Additionally, much of crypto trading on exchange comes from futures. Those traders are largely trading with borrowed capital, which has taken a huge hit in the past week. It’s only natural that Bitcoin would also take a hit in succession.
What about other sectors of crypto?
In terms of price, a lot of cryptocurrencies are stablecoins, like Tether for example. As expected, their price remains relatively unchanged because it’s pegged to the USD whose value has maintained even in this turmoil.
Broadly, however, the DeFi sector also took a major toll. Increased volatility made it incredibly hard for several DeFi services to report accurate, real-time prices for various assets; one Maker oracle even had a 20% price deviation.
Why did this happen? Given the volatility, tons of people tried to make transactions on services that primarily execute on the Ethereum blockchain. That degree of throughput slows down services. dYdX and Nuo both were unable to execute trades on Thursday and had to significantly adjust pricing to execute backlogged trades. MakerDAO, to compensate with the drop of ETH from $194 to $124 had a $4 million loss during an emergency shutdown, where a bot claimed the $4 million of Dai not backed by an underlying asset.
It wasn’t all bad though. The increased trading volume was hugely beneficial for some exchanges, like Uniswap which saw volume double to $53 million, and Kyber, which saw an all-time high 24-hour trading volume of $30 million.
Quick aside – what about investing broadly? Outside of crypto?
Times aren’t unusual for crypto –– they’re also strange for private companies, facing new market circumstances and new demands from consumers. With the propensity for social distancing, staying-at-home, and broader medical measures, tons of industries have taken and will take major losses: transportation, hospitality and tourism, sports, apparel/luxury goods, fitness, restaurants, etc. Even blockchain is likely to take a hit, because it serves no clear immediate value to users in these tenuous times and is largely dependent on investor capital, which may be less available at the moment. Overall, it’s likely that the valuation of many startups will decline noticeably.
That said, the pandemic has pointed out the clear need for and the importance of certain sectors and verticals: telework technologies (like messaging, communication, video conferencing, etc.), at-home leisure (like gaming, e-commerce, streaming services, food delivery, etc.), and pretty much anything that is deeply dependent on collaboration or engagement over the Internet. Most successful companies in this period are maximizing convenience for users, particularly in terms of connecting people despite a significant halt in in-person interactions and commerce. What this has shown, above everything else, is that online services are increasingly of value to modern consumers. Investors can target these sectors, and startups can seek interesting ways to adapt their products and strategies to these evolving needs, like introducing virtual and completely-electronic services.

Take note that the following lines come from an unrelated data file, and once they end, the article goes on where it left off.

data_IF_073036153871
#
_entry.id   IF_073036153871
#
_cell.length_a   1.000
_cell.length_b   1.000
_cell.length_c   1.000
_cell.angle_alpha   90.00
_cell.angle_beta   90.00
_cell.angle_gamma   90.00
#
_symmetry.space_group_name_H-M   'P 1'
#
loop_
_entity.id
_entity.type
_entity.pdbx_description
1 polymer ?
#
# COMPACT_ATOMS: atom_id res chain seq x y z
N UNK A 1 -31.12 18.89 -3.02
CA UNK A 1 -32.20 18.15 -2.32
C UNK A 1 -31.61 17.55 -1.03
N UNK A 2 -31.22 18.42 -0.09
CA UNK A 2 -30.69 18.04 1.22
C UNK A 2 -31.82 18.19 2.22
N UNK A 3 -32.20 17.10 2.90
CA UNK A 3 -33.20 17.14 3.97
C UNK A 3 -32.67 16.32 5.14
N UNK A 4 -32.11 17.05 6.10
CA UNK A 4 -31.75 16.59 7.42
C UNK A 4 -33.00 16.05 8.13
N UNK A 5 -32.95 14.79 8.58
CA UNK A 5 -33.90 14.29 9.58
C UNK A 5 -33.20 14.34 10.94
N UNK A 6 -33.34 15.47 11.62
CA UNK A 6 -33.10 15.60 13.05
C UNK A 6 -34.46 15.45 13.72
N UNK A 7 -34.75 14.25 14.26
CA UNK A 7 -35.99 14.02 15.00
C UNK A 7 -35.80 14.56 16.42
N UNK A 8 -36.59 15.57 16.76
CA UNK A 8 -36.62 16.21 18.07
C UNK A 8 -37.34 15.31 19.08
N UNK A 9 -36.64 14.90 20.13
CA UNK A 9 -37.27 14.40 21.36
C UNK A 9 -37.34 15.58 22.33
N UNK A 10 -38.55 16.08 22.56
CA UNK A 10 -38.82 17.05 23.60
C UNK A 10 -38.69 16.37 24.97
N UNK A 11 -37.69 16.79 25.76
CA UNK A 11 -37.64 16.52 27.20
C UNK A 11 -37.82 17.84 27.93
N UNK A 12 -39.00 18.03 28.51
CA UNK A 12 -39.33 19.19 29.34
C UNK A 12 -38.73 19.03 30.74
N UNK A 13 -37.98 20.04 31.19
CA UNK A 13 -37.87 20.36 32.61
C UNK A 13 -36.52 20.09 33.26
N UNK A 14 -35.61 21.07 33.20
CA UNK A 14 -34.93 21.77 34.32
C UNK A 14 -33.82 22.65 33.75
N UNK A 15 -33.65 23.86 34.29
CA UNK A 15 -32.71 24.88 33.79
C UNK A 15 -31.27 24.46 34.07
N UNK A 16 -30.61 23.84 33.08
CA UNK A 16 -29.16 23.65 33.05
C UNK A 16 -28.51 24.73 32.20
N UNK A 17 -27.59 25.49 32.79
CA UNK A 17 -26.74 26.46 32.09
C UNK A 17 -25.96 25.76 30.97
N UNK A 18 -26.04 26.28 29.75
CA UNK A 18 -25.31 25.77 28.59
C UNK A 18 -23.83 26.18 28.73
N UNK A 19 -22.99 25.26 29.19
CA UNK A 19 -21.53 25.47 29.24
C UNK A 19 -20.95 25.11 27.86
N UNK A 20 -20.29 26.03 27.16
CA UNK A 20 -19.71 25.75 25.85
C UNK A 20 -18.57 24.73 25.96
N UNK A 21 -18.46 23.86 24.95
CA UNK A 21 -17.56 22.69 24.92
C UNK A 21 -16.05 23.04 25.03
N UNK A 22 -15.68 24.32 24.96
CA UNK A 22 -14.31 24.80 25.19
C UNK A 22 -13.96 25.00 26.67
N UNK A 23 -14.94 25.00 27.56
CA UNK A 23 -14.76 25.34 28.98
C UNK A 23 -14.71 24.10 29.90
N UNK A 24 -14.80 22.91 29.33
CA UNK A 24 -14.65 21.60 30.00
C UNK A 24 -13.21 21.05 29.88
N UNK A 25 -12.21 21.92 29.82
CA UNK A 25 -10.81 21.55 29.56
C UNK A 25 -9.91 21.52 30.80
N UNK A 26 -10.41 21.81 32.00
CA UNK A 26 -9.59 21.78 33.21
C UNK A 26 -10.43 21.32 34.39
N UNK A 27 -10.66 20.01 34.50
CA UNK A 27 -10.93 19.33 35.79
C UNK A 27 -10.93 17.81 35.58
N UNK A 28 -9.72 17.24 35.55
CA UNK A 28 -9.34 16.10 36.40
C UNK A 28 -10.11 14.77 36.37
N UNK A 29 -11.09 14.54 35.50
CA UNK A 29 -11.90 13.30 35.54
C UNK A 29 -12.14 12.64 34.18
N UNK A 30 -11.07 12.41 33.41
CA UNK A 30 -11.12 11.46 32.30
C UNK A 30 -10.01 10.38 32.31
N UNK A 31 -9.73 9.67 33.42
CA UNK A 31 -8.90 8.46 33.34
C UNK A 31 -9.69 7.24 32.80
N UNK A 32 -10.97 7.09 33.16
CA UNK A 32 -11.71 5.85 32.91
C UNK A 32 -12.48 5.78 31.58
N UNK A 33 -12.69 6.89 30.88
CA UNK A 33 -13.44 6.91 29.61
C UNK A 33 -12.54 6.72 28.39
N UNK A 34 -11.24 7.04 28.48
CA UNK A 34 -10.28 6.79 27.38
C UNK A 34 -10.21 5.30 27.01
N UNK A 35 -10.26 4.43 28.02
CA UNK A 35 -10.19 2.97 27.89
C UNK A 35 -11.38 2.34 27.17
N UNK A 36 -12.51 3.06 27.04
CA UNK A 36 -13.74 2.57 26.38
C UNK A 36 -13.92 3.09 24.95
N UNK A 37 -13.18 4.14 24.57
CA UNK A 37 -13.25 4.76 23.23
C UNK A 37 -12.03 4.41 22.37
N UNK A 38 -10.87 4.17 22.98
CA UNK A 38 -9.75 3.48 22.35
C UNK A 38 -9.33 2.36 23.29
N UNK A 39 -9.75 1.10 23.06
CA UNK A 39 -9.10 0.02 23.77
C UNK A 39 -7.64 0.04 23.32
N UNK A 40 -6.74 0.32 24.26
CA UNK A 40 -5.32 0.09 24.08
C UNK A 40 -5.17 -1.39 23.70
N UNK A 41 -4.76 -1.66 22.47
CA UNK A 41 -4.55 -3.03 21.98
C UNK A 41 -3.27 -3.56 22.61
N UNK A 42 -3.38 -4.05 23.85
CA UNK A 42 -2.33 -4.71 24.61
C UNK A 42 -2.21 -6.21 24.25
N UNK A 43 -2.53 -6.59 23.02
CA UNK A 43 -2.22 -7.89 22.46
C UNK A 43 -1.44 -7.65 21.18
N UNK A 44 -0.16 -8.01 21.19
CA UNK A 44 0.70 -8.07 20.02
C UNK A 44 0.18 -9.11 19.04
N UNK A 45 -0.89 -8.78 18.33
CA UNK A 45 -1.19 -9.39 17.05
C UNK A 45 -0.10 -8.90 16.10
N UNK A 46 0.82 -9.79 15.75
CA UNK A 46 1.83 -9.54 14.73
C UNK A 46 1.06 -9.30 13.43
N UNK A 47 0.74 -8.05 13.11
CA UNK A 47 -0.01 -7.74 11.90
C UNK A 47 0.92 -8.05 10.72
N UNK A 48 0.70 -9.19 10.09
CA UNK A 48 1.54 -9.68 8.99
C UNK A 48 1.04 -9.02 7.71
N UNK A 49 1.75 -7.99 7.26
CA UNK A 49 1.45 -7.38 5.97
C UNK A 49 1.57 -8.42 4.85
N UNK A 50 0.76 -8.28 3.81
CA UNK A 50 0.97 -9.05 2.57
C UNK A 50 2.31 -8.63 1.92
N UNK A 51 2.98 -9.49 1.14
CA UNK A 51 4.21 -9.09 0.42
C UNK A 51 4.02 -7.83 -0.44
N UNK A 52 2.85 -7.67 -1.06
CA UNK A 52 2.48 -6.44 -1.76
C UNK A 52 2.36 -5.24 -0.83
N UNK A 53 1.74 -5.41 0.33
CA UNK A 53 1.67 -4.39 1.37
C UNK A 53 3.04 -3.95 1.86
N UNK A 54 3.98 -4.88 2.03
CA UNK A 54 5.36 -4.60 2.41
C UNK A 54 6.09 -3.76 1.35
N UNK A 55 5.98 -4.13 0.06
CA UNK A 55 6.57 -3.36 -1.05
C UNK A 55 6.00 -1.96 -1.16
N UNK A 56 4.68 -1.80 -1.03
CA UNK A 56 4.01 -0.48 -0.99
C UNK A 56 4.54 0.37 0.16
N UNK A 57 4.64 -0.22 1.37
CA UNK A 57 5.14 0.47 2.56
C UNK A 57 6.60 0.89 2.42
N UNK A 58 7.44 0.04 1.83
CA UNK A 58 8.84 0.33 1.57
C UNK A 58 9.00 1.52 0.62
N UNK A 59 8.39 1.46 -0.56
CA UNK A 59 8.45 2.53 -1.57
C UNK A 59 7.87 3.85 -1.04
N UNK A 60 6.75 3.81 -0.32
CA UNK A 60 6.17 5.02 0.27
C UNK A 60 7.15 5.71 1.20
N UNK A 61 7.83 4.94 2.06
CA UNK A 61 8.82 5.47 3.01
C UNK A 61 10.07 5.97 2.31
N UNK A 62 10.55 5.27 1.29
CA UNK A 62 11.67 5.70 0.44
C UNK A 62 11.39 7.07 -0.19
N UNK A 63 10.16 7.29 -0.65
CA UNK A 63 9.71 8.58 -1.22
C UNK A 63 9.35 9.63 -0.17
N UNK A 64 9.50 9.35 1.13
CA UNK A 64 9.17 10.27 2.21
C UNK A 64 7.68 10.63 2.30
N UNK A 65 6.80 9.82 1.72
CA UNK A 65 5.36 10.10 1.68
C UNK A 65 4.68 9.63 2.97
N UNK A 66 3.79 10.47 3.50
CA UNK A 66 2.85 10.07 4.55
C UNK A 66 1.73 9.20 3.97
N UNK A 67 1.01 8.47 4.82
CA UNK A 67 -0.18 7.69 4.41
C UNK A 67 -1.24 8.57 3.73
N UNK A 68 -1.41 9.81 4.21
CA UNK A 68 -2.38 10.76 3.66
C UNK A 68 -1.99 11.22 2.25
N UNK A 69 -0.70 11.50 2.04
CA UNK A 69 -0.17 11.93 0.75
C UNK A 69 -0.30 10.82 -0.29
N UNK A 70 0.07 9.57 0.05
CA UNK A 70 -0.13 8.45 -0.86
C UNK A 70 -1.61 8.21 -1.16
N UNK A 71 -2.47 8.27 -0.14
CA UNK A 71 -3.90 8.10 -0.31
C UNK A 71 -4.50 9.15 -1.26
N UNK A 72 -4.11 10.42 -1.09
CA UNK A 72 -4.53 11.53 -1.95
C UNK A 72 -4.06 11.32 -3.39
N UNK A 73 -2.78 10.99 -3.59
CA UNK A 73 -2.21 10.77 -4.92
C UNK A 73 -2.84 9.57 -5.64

Last week, I talked about strategies for companies at this time.
What’s next for the market?
I believe it’ll get worse before it gets better, looking a bit V shaped, 4-5 months to the bottom and then a slower 12-month-ish climb back to previous highs. I think Bitcoin will bottom with traditional assets, and then potentially benefit greatly.
Once the fear has left and folks are just frustrated with a slow recovery rate in traditional assets, Bitcoin will be well positioned to manufacture greed.
Today marks a big day for Livepeer, as it kicks off an accelerated phase in the decentralization of protocol governance.
Large companies such as Facebook are also eyeing the bright prospect of the industry and started launching the Libra blockchain system to attract more people to join the ranks of DeFi.
Opera now allows U.S. users to buy bitcoin and ether via Apple Pay and debit cards
Today, we unveiled a new set of services aimed at helping to usher in the wider use of digital currency in everyday payments and commerce.
With the COVID-19 pandemic worsening throughout the world, CoinDesk is taking immediate action on Consensus 2020.
IN THE TWEETS
Treasury Secretary Steven Mnuchin said Tuesday that taxpayers can delay paying their income taxes on as much as $1 million in taxes owed for up to 90 days.
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Hi, I’m Paul Veradittakit, a Partner at Pantera Capital, one of the oldest and largest institutional investors focused on investing in blockchain companies and cryptocurrencies. The firm invests in equity, pre-sales/IEO rounds, and cryptocurrencies on the secondary markets. I focus on early-stage investments and share my thoughts on what’s going on in the industry in this weekly newsletter.